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No further punishment for police boss who threw stress ball at officer

Matthew Horne from Essex Police was found to have committed misconduct over his treatment of two officers.

Essex Police’s Matthew Horne was found to have committed misconduct over his treatment of two officers, amid concerns over the force’s performance.

He threw the rubber ball at Chief Superintendent Carl O’Malley during a meeting at Essex Police Headquarters, hitting him in the throat and leaving a mark. Previously he had pushed Mr O’Malley and caused him to fall against a desk.

Essex Police deputy chief constable Matthew Horne threw a rubber stress ball at a junior colleague’s throat, leaving a red mark (John Stillwell/PA)

Horne also screamed abuse at Superintendent Glenn Maleary over failings in the force control room, which was under increasing pressure due to staff shortages and absences.

He called Supt Maleary, who had only been in the job for 10 days, a “f****** c***” in the car park outside the force control room in front of another officer.

Essex Chief Constable Stephen Kavanagh decided on Tuesday that he will not face any further formal sanction.

In a statement released after the hearing, Mr Horne said: “Ever since I was a boy, I simply wanted to be a police officer; I am grateful that I shall continue.

“Most importantly though, today, I wish to wholeheartedly and unreservedly apologise for any distress caused to my colleagues.

“My motivation has, and always will be, to improve policing in order to protect our communities from harm.”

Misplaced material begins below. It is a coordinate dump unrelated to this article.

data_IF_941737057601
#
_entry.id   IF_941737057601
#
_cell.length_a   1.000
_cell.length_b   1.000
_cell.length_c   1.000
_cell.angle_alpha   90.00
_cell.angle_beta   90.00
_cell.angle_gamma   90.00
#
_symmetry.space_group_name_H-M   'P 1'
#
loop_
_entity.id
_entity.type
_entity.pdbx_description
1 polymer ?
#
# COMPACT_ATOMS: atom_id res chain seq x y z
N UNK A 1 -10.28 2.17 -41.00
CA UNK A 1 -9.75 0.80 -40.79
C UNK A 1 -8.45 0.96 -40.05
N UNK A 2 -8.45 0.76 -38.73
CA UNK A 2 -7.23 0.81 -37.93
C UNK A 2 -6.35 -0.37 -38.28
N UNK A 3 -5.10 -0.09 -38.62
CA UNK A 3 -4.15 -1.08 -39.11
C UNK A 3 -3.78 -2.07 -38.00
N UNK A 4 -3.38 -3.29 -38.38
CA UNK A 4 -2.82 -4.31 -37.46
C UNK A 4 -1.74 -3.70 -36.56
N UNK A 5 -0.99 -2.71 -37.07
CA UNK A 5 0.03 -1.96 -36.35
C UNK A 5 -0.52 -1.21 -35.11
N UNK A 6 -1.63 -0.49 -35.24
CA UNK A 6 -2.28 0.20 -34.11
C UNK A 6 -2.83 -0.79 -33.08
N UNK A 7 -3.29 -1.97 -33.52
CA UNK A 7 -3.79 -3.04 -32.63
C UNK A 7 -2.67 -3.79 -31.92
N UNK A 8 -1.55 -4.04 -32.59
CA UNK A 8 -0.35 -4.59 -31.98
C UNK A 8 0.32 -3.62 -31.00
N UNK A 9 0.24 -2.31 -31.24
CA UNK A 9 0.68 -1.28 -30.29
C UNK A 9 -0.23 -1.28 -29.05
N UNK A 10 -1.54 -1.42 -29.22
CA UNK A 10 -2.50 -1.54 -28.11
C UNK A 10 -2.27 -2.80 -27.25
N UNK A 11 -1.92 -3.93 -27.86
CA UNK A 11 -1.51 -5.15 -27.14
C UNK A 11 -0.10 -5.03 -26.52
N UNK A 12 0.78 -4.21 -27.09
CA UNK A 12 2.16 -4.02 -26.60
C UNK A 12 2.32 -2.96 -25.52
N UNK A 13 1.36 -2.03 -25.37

Chief Constable Kavanagh said: “My decision, taking into account the facts of the case, DCC Horne’s record of service and his behaviour across everything but 10 minutes of his 28 years of service, is that the holding of these very public and transparent proceedings itself has been salutary and, in my view, properly satisfy the public interest and maintain confidence in the police.”

He added: “As an officer and as a leader, DCC Horne’s conduct in those three incidents was not acceptable in a workplace that must operate – even in times of the highest levels of stress and risk – on a basis of trust, respect and comradeship.

“He made mistakes, he must acknowledge them and he must learn from them.

“But I have no doubt that DCC Horne and his family have found the last year to be punitive in the distress it has caused.”

Three allegations of misconduct between 2015 and 2016 were found proven by an independent panel last month.

It was decided at an earlier hearing that Mr Horne would not lose his job, but would face “management action”.

Neither of the officers or any of the witnesses made a formal complaint about the alleged incidents at the time, but they came to light during an investigation in to an allegation against another officer.

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